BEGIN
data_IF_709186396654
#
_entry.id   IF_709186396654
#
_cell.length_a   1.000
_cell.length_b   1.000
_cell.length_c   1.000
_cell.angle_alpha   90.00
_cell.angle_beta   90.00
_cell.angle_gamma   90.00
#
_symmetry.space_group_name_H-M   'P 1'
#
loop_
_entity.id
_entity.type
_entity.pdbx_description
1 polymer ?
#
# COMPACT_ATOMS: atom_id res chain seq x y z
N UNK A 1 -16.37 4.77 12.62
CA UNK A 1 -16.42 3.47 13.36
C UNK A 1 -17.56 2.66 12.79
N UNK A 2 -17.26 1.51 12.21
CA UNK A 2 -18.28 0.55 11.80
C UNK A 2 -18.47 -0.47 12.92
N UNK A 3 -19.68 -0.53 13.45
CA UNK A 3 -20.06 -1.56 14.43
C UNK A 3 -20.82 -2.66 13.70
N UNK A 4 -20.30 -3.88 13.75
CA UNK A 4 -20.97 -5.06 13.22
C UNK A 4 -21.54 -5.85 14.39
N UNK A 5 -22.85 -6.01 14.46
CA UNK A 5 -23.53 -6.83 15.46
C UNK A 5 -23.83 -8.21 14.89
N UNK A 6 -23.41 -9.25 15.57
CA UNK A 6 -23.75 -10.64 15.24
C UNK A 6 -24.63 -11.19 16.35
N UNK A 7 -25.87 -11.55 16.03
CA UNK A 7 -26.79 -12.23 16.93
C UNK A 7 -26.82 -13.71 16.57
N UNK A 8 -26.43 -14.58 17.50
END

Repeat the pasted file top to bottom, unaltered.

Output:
data_IF_709186396654
#
_entry.id   IF_709186396654
#
_cell.length_a   1.000
_cell.length_b   1.000
_cell.length_c   1.000
_cell.angle_alpha   90.00
_cell.angle_beta   90.00
_cell.angle_gamma   90.00
#
_symmetry.space_group_name_H-M   'P 1'
#
loop_
_entity.id
_entity.type
_entity.pdbx_description
1 polymer ?
#
# COMPACT_ATOMS: atom_id res chain seq x y z
N UNK A 1 -16.37 4.77 12.62
CA UNK A 1 -16.42 3.47 13.36
C UNK A 1 -17.56 2.66 12.79
N UNK A 2 -17.26 1.51 12.21
CA UNK A 2 -18.28 0.55 11.80
C UNK A 2 -18.47 -0.47 12.92
N UNK A 3 -19.68 -0.53 13.45
CA UNK A 3 -20.06 -1.56 14.43
C UNK A 3 -20.82 -2.66 13.70
N UNK A 4 -20.30 -3.88 13.75
CA UNK A 4 -20.97 -5.06 13.22
C UNK A 4 -21.54 -5.85 14.39
N UNK A 5 -22.85 -6.01 14.46
CA UNK A 5 -23.53 -6.83 15.46
C UNK A 5 -23.83 -8.21 14.89
N UNK A 6 -23.41 -9.25 15.57
CA UNK A 6 -23.75 -10.64 15.24
C UNK A 6 -24.63 -11.19 16.35
N UNK A 7 -25.87 -11.55 16.03
CA UNK A 7 -26.79 -12.23 16.93
C UNK A 7 -26.82 -13.71 16.57
N UNK A 8 -26.43 -14.58 17.50